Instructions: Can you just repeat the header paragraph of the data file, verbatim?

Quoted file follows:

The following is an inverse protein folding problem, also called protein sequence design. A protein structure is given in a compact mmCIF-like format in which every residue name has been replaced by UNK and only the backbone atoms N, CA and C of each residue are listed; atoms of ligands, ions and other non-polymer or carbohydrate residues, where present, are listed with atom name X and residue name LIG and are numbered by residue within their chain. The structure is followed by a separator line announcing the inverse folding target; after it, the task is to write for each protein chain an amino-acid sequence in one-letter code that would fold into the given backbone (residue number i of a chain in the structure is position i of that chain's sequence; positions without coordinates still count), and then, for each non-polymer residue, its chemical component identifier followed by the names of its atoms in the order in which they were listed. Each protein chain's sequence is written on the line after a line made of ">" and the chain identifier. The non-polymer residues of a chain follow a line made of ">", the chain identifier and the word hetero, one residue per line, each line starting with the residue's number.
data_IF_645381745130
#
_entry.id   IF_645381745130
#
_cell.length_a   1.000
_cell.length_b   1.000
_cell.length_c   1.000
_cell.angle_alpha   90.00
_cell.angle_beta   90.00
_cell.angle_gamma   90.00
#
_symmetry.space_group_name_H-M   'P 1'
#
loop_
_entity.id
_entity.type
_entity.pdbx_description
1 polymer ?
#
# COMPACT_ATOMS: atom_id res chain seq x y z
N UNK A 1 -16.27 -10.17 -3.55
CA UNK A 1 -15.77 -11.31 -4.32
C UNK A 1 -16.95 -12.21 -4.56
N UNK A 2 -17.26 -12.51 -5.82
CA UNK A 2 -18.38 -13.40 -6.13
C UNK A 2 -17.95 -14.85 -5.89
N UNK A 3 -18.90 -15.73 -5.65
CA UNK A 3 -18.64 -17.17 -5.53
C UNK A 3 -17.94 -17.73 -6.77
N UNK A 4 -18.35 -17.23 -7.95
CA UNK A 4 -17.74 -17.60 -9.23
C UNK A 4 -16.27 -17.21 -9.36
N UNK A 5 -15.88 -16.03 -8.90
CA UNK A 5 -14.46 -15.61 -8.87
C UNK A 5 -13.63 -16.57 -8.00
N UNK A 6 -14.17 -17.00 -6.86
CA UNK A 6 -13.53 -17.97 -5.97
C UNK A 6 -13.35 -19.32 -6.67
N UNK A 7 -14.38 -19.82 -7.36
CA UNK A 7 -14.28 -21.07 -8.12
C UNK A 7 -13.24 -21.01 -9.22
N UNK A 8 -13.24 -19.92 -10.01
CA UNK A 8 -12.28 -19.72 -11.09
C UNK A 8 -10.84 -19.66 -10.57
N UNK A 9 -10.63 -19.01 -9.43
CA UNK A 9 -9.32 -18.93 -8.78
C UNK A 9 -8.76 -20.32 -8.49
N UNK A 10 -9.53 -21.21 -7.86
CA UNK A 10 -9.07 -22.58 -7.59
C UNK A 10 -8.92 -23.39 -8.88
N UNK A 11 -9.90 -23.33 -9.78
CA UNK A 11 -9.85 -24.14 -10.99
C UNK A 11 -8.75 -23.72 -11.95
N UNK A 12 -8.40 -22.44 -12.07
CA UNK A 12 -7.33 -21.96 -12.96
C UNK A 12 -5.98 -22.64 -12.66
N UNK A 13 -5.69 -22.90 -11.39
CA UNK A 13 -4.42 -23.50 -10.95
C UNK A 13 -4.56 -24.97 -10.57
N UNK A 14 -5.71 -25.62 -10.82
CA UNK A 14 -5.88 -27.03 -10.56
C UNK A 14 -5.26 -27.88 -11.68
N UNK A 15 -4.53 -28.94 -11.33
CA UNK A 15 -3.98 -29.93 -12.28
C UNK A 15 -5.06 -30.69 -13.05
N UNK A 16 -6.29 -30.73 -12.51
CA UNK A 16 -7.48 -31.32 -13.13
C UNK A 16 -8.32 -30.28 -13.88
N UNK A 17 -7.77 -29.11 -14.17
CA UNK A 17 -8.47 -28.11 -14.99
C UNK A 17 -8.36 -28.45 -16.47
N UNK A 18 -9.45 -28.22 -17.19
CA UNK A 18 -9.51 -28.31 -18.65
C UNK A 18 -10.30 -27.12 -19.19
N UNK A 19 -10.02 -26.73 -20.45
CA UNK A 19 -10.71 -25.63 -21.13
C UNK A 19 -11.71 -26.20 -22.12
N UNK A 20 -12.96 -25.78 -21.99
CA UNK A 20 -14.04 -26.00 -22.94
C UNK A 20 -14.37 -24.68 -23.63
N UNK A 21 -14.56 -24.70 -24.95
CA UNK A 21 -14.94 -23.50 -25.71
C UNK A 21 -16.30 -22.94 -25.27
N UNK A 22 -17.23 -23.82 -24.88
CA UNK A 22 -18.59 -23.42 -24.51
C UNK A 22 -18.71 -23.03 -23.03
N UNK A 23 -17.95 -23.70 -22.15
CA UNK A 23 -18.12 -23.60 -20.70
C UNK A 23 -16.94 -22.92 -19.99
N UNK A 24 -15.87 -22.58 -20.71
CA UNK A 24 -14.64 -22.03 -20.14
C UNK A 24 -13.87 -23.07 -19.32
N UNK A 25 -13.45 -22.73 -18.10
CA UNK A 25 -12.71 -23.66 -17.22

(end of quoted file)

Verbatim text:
The following is an inverse protein folding problem, also called protein sequence design. A protein structure is given in a compact mmCIF-like format in which every residue name has been replaced by UNK and only the backbone atoms N, CA and C of each residue are listed; atoms of ligands, ions and other non-polymer or carbohydrate residues, where present, are listed with atom name X and residue name LIG and are numbered by residue within their chain. The structure is followed by a separator line announcing the inverse folding target; after it, the task is to write for each protein chain an amino-acid sequence in one-letter code that would fold into the given backbone (residue number i of a chain in the structure is position i of that chain's sequence; positions without coordinates still count), and then, for each non-polymer residue, its chemical component identifier followed by the names of its atoms in the order in which they were listed. Each protein chain's sequence is written on the line after a line made of ">" and the chain identifier. The non-polymer residues of a chain follow a line made of ">", the chain identifier and the word hetero, one residue per line, each line starting with the residue's number.